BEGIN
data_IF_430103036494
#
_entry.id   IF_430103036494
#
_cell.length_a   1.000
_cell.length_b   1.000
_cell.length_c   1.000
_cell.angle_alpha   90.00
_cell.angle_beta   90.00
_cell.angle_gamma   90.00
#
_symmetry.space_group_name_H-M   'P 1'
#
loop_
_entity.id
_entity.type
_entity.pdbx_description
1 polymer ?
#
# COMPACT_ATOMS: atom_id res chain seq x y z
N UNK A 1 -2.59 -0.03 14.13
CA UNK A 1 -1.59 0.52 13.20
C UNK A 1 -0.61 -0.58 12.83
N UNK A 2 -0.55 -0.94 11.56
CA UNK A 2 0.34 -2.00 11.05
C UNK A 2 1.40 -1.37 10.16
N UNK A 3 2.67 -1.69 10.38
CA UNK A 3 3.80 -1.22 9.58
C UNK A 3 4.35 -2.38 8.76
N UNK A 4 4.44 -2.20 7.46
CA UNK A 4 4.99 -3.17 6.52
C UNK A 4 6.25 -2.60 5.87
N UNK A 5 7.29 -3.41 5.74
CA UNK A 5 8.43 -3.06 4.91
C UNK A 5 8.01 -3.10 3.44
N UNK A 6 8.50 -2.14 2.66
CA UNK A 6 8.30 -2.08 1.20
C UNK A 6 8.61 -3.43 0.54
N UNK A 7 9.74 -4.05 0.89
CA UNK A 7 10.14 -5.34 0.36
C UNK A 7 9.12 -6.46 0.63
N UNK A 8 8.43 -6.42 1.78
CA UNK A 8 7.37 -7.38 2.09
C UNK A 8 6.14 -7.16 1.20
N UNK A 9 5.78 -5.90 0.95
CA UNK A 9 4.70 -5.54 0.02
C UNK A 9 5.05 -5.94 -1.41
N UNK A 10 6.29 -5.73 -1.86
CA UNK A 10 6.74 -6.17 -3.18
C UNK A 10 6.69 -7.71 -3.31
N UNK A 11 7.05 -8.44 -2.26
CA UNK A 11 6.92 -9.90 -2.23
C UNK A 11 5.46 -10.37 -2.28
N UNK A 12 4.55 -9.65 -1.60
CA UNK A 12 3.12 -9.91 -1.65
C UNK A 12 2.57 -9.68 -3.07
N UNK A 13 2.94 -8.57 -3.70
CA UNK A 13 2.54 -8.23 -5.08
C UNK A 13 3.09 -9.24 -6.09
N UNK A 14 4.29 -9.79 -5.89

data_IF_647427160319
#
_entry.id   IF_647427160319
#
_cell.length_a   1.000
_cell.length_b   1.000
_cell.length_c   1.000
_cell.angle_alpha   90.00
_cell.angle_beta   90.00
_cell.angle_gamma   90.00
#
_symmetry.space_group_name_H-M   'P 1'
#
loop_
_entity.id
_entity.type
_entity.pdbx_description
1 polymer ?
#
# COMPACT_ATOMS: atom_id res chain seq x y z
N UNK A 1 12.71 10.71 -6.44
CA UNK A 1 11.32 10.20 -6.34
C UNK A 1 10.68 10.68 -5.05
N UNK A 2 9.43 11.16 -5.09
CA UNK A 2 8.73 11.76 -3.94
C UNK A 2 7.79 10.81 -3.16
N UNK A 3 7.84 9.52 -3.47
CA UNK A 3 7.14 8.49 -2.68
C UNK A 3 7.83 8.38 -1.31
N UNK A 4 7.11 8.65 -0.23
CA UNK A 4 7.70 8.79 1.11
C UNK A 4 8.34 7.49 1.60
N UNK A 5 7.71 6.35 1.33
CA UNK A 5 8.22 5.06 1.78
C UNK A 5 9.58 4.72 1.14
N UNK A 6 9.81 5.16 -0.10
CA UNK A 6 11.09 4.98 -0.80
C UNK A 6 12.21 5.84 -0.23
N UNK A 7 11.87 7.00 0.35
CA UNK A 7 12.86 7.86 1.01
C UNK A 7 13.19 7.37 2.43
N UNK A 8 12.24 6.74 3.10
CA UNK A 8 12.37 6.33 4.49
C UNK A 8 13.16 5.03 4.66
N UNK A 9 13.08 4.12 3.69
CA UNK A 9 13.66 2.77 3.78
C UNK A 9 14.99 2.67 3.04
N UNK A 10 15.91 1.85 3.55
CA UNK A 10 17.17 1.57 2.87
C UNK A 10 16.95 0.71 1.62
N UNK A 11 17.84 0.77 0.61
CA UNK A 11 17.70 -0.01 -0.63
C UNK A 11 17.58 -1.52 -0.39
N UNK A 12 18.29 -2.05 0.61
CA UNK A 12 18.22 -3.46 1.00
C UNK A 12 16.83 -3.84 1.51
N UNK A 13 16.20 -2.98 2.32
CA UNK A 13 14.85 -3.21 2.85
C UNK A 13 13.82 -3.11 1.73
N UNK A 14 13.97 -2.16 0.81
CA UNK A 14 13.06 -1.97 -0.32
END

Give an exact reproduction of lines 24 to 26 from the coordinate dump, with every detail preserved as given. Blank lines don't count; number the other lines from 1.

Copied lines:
N UNK A 2 -0.55 -0.94 11.56
CA UNK A 2 0.34 -2.00 11.05
C UNK A 2 1.40 -1.37 10.16